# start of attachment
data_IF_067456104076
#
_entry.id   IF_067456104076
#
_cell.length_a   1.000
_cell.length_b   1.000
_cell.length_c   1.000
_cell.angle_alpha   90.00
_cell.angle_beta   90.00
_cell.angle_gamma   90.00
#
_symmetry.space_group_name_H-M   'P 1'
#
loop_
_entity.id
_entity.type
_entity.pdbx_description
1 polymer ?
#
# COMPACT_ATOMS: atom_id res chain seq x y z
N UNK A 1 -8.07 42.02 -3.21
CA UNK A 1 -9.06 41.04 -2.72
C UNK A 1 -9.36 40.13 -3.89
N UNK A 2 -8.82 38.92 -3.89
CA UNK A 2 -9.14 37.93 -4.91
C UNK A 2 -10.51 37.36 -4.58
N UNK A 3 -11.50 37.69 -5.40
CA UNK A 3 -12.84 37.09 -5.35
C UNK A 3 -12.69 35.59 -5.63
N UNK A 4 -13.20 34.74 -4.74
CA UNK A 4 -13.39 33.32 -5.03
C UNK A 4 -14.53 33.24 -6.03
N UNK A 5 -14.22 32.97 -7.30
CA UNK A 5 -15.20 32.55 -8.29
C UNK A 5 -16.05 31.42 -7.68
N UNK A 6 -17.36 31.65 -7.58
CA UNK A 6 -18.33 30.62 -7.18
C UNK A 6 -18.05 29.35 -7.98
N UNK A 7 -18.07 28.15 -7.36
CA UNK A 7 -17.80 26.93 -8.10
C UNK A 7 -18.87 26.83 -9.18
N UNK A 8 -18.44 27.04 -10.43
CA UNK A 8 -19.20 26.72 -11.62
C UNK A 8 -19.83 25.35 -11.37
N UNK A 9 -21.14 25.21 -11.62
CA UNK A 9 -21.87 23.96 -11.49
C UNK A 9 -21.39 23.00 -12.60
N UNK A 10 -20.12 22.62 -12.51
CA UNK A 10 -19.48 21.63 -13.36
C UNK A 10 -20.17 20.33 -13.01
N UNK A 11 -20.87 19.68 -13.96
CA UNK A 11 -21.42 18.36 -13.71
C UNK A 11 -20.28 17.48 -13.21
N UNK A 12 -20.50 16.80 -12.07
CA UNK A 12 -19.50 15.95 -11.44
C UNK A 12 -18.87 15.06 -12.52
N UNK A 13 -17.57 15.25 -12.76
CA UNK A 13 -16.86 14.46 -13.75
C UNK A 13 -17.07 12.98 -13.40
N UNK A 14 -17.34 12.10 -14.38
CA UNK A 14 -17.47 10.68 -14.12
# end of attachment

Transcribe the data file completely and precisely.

data_IF_067456104076
#
_entry.id   IF_067456104076
#
_cell.length_a   1.000
_cell.length_b   1.000
_cell.length_c   1.000
_cell.angle_alpha   90.00
_cell.angle_beta   90.00
_cell.angle_gamma   90.00
#
_symmetry.space_group_name_H-M   'P 1'
#
loop_
_entity.id
_entity.type
_entity.pdbx_description
1 polymer ?
#
# COMPACT_ATOMS: atom_id res chain seq x y z
N UNK A 1 -8.07 42.02 -3.21
CA UNK A 1 -9.06 41.04 -2.72
C UNK A 1 -9.36 40.13 -3.89
N UNK A 2 -8.82 38.92 -3.89
CA UNK A 2 -9.14 37.93 -4.91
C UNK A 2 -10.51 37.36 -4.58
N UNK A 3 -11.50 37.69 -5.40
CA UNK A 3 -12.84 37.09 -5.35
C UNK A 3 -12.69 35.59 -5.63
N UNK A 4 -13.20 34.74 -4.74
CA UNK A 4 -13.39 33.32 -5.03
C UNK A 4 -14.53 33.24 -6.03
N UNK A 5 -14.22 32.97 -7.30
CA UNK A 5 -15.20 32.55 -8.29
C UNK A 5 -16.05 31.42 -7.68
N UNK A 6 -17.36 31.65 -7.58
CA UNK A 6 -18.33 30.62 -7.18
C UNK A 6 -18.05 29.35 -7.98
N UNK A 7 -18.07 28.15 -7.36
CA UNK A 7 -17.80 26.93 -8.10
C UNK A 7 -18.87 26.83 -9.18
N UNK A 8 -18.44 27.04 -10.43
CA UNK A 8 -19.20 26.72 -11.62
C UNK A 8 -19.83 25.35 -11.37
N UNK A 9 -21.14 25.21 -11.62
CA UNK A 9 -21.87 23.96 -11.49
C UNK A 9 -21.39 23.00 -12.60
N UNK A 10 -20.12 22.62 -12.51
CA UNK A 10 -19.48 21.63 -13.36
C UNK A 10 -20.17 20.33 -13.01
N UNK A 11 -20.87 19.68 -13.96
CA UNK A 11 -21.42 18.36 -13.71
C UNK A 11 -20.28 17.48 -13.21
N UNK A 12 -20.50 16.80 -12.07
CA UNK A 12 -19.50 15.95 -11.44
C UNK A 12 -18.87 15.06 -12.52
N UNK A 13 -17.57 15.25 -12.76
CA UNK A 13 -16.86 14.46 -13.75
C UNK A 13 -17.07 12.98 -13.40
N UNK A 14 -17.34 12.10 -14.38
CA UNK A 14 -17.47 10.68 -14.12